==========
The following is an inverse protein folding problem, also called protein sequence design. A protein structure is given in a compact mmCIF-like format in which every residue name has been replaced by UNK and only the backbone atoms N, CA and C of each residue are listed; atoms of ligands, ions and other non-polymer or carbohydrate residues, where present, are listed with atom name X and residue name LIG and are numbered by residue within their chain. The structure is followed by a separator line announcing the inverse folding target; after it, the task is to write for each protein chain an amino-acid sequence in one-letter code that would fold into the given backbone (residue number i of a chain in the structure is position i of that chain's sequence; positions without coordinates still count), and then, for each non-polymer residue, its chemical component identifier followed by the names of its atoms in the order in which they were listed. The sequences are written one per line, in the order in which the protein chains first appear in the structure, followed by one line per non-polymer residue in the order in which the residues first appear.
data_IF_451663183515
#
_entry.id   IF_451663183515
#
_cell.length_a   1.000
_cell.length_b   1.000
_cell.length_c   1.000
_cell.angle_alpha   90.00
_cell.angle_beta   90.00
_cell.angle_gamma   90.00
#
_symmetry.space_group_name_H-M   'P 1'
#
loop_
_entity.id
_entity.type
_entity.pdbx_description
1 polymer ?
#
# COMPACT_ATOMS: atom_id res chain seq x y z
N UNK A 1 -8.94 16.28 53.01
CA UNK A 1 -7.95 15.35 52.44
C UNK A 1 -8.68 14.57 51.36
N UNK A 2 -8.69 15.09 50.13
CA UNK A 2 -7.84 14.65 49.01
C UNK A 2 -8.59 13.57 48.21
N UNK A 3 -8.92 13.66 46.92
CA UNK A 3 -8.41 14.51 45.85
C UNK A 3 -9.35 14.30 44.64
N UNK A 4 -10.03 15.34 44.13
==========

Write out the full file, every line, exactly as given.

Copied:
The following is an inverse protein folding problem, also called protein sequence design. A protein structure is given in a compact mmCIF-like format in which every residue name has been replaced by UNK and only the backbone atoms N, CA and C of each residue are listed; atoms of ligands, ions and other non-polymer or carbohydrate residues, where present, are listed with atom name X and residue name LIG and are numbered by residue within their chain. The structure is followed by a separator line announcing the inverse folding target; after it, the task is to write for each protein chain an amino-acid sequence in one-letter code that would fold into the given backbone (residue number i of a chain in the structure is position i of that chain's sequence; positions without coordinates still count), and then, for each non-polymer residue, its chemical component identifier followed by the names of its atoms in the order in which they were listed. The sequences are written one per line, in the order in which the protein chains first appear in the structure, followed by one line per non-polymer residue in the order in which the residues first appear.
data_IF_451663183515
#
_entry.id   IF_451663183515
#
_cell.length_a   1.000
_cell.length_b   1.000
_cell.length_c   1.000
_cell.angle_alpha   90.00
_cell.angle_beta   90.00
_cell.angle_gamma   90.00
#
_symmetry.space_group_name_H-M   'P 1'
#
loop_
_entity.id
_entity.type
_entity.pdbx_description
1 polymer ?
#
# COMPACT_ATOMS: atom_id res chain seq x y z
N UNK A 1 -8.94 16.28 53.01
CA UNK A 1 -7.95 15.35 52.44
C UNK A 1 -8.68 14.57 51.36
N UNK A 2 -8.69 15.09 50.13
CA UNK A 2 -7.84 14.65 49.01
C UNK A 2 -8.59 13.57 48.21
N UNK A 3 -8.92 13.66 46.92
CA UNK A 3 -8.41 14.51 45.85
C UNK A 3 -9.35 14.30 44.64
N UNK A 4 -10.03 15.34 44.13